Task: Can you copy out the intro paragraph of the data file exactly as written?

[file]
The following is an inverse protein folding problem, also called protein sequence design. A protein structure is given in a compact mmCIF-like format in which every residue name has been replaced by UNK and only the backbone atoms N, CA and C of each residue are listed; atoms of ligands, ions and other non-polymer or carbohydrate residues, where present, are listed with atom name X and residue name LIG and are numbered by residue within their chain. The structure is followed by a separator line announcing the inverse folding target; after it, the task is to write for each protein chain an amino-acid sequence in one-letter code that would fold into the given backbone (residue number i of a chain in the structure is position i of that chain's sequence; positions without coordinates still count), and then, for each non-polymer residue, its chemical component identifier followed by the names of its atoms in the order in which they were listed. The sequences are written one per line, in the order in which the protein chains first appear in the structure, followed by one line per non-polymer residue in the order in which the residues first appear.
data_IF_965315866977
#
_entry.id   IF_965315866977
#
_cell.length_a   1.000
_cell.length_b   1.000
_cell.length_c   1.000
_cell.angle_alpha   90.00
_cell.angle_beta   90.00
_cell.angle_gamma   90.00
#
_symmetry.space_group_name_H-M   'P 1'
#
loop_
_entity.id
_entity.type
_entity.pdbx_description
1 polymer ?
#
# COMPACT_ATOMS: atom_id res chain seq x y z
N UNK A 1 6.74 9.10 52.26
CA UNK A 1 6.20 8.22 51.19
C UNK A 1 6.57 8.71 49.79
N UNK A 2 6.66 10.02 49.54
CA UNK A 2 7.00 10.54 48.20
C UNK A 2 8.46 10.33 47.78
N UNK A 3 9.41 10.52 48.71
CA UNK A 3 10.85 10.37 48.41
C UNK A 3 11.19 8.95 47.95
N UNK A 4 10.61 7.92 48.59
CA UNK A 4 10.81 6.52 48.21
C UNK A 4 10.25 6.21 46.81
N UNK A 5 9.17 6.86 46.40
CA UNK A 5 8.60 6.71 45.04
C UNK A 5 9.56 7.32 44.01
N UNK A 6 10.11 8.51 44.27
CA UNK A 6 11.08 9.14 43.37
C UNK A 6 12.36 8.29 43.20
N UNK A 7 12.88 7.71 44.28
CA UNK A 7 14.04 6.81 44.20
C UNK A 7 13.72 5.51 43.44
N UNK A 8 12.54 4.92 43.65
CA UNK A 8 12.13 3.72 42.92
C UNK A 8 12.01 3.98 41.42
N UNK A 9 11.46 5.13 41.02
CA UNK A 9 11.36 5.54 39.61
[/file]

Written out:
The following is an inverse protein folding problem, also called protein sequence design. A protein structure is given in a compact mmCIF-like format in which every residue name has been replaced by UNK and only the backbone atoms N, CA and C of each residue are listed; atoms of ligands, ions and other non-polymer or carbohydrate residues, where present, are listed with atom name X and residue name LIG and are numbered by residue within their chain. The structure is followed by a separator line announcing the inverse folding target; after it, the task is to write for each protein chain an amino-acid sequence in one-letter code that would fold into the given backbone (residue number i of a chain in the structure is position i of that chain's sequence; positions without coordinates still count), and then, for each non-polymer residue, its chemical component identifier followed by the names of its atoms in the order in which they were listed. The sequences are written one per line, in the order in which the protein chains first appear in the structure, followed by one line per non-polymer residue in the order in which the residues first appear.